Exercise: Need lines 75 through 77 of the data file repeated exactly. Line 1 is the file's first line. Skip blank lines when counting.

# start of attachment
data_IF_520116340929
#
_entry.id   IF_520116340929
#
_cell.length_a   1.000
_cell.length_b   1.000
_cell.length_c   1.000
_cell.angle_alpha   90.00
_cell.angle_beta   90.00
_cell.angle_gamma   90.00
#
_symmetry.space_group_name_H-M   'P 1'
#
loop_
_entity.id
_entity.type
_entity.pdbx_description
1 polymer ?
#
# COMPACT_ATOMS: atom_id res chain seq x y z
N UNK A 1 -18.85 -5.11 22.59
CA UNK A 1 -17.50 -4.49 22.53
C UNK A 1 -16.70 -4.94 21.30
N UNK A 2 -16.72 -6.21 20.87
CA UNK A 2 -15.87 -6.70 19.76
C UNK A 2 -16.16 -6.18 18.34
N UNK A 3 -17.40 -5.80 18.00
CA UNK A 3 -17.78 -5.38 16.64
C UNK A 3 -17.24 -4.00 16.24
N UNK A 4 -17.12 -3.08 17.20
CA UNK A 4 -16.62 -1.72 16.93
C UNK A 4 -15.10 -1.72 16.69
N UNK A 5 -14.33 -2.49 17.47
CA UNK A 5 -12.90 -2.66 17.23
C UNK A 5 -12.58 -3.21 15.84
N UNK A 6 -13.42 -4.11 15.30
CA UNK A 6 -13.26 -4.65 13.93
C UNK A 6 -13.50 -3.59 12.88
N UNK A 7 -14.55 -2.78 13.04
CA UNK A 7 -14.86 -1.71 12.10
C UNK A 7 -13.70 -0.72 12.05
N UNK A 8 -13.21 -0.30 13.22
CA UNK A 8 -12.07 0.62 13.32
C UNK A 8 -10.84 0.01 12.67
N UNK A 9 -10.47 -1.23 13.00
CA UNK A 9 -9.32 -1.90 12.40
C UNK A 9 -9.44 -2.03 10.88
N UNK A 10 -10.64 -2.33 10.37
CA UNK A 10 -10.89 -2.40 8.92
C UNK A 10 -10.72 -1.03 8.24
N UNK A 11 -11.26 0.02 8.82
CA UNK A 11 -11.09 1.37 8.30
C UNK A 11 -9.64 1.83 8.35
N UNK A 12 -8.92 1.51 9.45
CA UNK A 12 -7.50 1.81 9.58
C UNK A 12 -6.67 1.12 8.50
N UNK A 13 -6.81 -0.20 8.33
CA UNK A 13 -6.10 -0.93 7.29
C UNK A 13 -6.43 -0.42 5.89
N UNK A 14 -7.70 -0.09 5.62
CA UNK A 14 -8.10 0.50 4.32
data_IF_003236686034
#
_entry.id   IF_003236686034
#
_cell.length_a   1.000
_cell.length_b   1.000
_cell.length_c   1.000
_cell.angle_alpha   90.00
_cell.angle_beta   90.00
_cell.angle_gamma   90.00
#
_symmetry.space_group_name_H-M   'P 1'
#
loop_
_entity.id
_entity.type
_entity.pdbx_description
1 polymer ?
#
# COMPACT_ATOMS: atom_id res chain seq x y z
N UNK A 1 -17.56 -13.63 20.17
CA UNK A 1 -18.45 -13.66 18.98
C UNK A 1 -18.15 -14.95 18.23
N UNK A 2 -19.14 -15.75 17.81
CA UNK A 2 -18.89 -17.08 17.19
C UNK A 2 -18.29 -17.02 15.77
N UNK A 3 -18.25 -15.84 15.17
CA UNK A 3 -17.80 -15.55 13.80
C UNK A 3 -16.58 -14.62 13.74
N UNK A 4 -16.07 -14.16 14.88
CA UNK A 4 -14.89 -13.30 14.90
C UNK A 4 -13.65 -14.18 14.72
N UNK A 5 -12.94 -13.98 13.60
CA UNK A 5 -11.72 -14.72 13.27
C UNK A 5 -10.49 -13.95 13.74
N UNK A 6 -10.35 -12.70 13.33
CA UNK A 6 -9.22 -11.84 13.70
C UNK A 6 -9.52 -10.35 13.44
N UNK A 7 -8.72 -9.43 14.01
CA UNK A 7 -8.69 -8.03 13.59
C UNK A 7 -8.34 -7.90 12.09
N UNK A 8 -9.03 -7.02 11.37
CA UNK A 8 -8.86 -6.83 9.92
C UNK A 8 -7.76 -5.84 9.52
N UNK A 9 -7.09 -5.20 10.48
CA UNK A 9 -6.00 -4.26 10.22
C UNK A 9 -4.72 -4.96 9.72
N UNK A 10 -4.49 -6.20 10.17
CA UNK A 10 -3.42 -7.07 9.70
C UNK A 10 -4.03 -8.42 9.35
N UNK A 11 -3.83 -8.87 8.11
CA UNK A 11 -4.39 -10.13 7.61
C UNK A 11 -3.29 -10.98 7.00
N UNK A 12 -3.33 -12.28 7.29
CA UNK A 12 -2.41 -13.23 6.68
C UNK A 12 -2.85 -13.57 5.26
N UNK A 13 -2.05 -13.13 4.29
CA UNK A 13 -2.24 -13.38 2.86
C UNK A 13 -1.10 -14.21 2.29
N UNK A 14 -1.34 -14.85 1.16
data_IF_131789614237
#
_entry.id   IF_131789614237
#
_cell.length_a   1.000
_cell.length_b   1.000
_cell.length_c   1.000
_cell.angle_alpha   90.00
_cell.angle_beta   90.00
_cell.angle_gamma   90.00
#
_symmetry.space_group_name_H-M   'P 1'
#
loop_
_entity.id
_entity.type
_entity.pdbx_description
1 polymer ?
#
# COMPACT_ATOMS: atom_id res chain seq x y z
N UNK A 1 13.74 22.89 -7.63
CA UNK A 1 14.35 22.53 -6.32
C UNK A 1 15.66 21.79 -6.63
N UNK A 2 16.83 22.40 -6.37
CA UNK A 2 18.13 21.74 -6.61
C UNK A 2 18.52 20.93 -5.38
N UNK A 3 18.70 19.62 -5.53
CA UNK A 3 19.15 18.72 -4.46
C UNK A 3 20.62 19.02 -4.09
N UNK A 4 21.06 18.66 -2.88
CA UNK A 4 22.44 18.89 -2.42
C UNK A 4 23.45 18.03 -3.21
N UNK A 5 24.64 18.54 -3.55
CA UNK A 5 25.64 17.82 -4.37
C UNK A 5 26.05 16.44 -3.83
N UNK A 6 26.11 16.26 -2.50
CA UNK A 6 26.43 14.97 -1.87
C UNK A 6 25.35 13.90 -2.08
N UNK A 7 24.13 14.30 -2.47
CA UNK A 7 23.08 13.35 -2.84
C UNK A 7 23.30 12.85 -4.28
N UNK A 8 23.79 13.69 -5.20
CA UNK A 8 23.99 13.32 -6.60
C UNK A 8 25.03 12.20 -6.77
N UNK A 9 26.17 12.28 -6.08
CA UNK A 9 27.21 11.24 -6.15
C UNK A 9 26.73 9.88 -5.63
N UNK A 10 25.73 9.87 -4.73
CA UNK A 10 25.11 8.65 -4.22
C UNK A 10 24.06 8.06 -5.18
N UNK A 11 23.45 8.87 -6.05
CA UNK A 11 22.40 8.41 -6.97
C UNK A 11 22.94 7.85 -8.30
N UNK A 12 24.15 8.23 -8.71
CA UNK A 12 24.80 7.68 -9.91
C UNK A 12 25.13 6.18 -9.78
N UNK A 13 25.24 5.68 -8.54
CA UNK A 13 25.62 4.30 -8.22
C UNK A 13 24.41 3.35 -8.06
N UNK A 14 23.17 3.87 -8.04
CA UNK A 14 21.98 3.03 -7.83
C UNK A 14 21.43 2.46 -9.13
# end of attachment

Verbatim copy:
loop_
_entity.id
_entity.type